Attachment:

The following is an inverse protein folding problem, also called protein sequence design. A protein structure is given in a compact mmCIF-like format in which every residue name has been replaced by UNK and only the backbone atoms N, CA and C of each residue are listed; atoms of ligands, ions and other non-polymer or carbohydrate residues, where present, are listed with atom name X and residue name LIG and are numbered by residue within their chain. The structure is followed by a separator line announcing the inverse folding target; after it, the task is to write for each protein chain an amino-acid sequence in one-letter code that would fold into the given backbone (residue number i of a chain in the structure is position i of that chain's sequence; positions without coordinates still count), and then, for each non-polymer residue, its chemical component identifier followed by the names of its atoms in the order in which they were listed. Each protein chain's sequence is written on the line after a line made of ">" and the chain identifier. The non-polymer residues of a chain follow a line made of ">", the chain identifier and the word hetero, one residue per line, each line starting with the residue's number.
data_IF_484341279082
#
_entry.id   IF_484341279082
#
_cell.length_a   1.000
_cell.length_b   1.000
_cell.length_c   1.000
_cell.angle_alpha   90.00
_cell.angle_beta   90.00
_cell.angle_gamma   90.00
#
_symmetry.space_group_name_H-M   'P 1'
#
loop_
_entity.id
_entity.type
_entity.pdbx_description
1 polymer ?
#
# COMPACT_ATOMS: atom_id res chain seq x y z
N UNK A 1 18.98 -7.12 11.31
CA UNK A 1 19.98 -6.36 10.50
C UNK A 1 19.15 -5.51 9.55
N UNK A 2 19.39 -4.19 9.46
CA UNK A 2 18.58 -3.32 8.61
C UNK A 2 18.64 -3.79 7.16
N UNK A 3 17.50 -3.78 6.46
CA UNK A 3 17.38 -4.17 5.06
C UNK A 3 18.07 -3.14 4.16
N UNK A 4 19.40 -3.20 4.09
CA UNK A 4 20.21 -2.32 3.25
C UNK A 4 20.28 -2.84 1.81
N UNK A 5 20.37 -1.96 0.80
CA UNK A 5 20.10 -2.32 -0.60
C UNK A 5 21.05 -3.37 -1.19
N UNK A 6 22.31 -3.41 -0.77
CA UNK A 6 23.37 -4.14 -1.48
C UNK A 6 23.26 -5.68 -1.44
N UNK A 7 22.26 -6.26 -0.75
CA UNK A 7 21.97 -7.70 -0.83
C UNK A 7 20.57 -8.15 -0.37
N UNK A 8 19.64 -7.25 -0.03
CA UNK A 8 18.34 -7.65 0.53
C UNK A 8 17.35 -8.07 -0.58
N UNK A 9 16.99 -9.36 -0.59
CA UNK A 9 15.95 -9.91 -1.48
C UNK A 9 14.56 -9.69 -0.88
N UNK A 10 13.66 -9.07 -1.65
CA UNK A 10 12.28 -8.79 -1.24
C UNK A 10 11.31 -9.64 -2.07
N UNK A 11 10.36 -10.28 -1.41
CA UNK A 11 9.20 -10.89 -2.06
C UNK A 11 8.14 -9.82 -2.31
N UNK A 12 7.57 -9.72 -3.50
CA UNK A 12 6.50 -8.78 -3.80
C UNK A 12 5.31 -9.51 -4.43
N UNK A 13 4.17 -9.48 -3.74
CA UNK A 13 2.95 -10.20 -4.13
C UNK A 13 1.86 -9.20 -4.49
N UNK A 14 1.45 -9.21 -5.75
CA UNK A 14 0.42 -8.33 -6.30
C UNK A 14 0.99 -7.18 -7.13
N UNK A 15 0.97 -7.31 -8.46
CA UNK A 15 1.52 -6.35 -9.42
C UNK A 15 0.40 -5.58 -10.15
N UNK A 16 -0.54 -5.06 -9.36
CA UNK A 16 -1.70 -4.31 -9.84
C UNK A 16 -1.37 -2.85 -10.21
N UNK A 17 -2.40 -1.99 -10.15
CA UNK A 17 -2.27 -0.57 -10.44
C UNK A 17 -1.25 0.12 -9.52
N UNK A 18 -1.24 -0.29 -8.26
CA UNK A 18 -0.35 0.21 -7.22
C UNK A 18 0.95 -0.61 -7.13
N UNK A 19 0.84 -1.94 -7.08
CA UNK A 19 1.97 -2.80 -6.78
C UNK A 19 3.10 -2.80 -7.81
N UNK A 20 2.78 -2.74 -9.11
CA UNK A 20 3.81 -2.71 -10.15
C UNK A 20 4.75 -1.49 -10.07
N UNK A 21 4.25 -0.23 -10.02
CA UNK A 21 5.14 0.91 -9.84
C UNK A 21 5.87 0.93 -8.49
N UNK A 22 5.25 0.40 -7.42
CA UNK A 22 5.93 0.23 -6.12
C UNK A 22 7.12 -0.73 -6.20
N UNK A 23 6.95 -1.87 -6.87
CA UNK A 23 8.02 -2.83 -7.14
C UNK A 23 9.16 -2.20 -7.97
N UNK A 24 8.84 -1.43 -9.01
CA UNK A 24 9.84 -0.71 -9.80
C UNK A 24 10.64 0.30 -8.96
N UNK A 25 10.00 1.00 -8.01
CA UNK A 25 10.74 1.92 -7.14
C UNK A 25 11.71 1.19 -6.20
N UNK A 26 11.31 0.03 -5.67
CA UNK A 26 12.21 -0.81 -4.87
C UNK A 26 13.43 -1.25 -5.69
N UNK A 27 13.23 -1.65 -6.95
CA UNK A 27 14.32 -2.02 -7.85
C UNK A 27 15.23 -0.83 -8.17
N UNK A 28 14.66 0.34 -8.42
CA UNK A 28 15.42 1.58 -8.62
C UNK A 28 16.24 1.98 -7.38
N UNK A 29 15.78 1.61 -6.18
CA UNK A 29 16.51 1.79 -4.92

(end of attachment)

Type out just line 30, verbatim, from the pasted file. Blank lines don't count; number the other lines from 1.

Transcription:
C UNK A 3 18.07 -3.14 4.16